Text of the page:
By Dan Steinbock

In the recent Central Economic Work Conference, stability became the common denominator for China’s economic planning in 2017. And next year, the new central committee will is likely to speed up the reform push toward the late 2010s.

Meanwhile, President-elect Donald Trump chose Peter Navarro, a long-standing China basher, to head the newly-created National Trade Council.

Concurrently, the Trump team proposed a 10% import tariff, which is likely to trigger a trade conflict between US and China – and many other nations.

Starting in January, the US-Chinese goals will diverge in a way that has not been seen since the 1970s.

No pickup in trade and investment

At the peak of globalisation, the Baltic Dry Index (BDI) was often used as a barometer of international commodity trade. The index soared to a record high in May 2008 reaching 11,793 points. But as the financial crisis spread in the advanced West, the BDI plunged by 94% to 663 points.

As China and other large emerging economies chose to support the ailing advanced economies through G20 cooperation, the US, the EU and Japan pledged they would accelerate reforms in global governance. At the same time, they launched massive fiscal stimulus and monetary easing. So the BDI soared to 4,661 in 2009.

Large emerging economies chose to support the ailing advanced economies through G20 cooperation

Large emerging economies chose to support the ailing advanced economies through G20 cooperation | Photo Courtesy: EU in Japan

However, as promises of reforms were ignored and stimulus policies expired, the BDI bottomed out at 1043 in early 2011, amid the European sovereign debt crisis.

Advanced economies have sustained a semblance of stability by relying on historically ultra-low interest rates.

During the past half a decade, advanced economies have sustained a semblance of stability by relying on historically ultra-low interest rates and massive injections of quantitative easing. Yet, these huge shifts have not been reflected by the BDI, which continues to stagnate, as do the advanced economies.

Indeed, last February, the Index reached a historical low of 290 but rose to almost 1,260 in the fall, fuelled by the globalisation efforts of China-led G20. However, after Trump’s protectionist moves, the index has plunged again – almost 25% in less than a month.

The indicators of global investment and trade herald even gloomier prospects.

Eclipse of globalisation

By the 1870s, capital and trade flows rapidly became substantial, driven by falling transport costs. However, this first wave of globalisation was reversed by the retreat of the US and Europe into nationalism and protectionism between 1914 and 1945.

After World War II, trade barriers came down, and transport costs continued to fall. As foreign direct investment (FDI) and international trade returned to the pre-1914 levels, globalisation was fuelled by Western Europe followed by the rise of Japan. This second wave of globalisation benefited mainly the advanced economies.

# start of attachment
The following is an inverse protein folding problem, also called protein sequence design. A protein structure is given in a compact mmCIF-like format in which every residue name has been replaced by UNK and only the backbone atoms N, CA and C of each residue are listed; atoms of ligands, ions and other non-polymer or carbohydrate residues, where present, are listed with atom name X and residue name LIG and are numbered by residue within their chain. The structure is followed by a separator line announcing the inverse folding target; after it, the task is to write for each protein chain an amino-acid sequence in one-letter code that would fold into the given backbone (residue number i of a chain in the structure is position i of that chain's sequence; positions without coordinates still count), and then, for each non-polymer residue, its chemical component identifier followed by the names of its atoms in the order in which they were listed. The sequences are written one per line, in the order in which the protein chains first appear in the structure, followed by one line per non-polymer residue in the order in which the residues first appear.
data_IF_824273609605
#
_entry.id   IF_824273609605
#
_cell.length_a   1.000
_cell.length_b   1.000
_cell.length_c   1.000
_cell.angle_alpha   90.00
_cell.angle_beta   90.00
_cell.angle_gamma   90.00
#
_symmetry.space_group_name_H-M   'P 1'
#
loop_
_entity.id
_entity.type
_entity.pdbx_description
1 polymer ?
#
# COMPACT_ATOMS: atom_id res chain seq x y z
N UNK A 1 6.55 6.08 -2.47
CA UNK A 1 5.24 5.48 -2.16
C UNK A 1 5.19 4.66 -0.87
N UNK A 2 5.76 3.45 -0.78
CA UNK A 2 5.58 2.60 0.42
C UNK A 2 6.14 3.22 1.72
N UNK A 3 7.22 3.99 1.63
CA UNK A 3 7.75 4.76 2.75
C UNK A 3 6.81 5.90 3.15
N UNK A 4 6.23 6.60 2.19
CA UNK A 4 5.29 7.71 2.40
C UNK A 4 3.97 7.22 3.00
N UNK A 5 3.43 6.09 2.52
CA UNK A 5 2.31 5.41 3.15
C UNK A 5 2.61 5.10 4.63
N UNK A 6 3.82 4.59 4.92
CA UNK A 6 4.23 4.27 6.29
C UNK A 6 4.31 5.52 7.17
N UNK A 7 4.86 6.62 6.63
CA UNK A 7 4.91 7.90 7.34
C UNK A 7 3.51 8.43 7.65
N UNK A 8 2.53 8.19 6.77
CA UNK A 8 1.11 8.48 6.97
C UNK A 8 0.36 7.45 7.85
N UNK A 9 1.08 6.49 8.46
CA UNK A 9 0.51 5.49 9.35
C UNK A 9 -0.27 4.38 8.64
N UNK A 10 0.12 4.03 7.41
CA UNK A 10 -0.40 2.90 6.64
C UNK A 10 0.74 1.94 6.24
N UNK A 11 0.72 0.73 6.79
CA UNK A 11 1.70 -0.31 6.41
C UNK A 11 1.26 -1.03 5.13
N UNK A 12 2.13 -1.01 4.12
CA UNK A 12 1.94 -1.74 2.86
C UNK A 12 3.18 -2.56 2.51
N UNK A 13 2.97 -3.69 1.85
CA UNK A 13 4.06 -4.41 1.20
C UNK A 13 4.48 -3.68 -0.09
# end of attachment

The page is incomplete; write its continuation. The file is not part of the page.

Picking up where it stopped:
After 1980 many developing countries broke into world markets for manufactured goods and services, while they were also able to attract foreign capital.

After 1980 many developing countries broke into world markets for manufactured goods and services, while they were also able to attract foreign capital. This era of globalisation peaked between China’s membership in the World Trade Organisation (WTO) in 2001 and the global recession in 2008. Indeed, during the Great Recession, large emerging economies led by China fuelled the international economy, which was spared from a global depression.

But as the G20 cooperation dimmed, so did global growth prospects, too. Before the global crisis, world investment soared to almost $2 trillion. In the current year, global FDI will decline. The state of world trade is worse. World export volumes reached a plateau already some two years ago. World trade has stopped growing.

At the same time, the third leg of globalisation, global migration, is plunging in developed economies and stagnating in developing countries. The 21st century has started with more than 65 million people displaced from their homes by conflict and persecution. It is the greatest global forced displacement since 1945.

The world is witnessing one of the greatest global forced displacement since 1945

The world is witnessing one of the greatest global forced displacement since 1945 | Photo Courtesy: Humanosphere

In 2017, the Trump tariffs will pave way to greater protectionism, which is likely to be supported by several key elections in Europe. As a result, the supportive effect of world trade and investment could deteriorate further – particularly as tit-for-tat retaliation scenarios will materialise.

We are about to witness a major clash between Washington and Beijing. But it is not just a clash between the Chinese quest for stability and Trump’s “First America.” It is a clash between America and the rest of the world – particularly the emerging economies which today fuel global growth prospects.

The world economy will pay the bill.


Dr Steinbock is the founder of Difference Group and has served as research director at the India, China and America Institute (USA) and visiting fellow at the Shanghai Institutes for International Studies (China) and the EU Center (Singapore).
Featured Image Credit: Trib
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Posted by The Indian Economist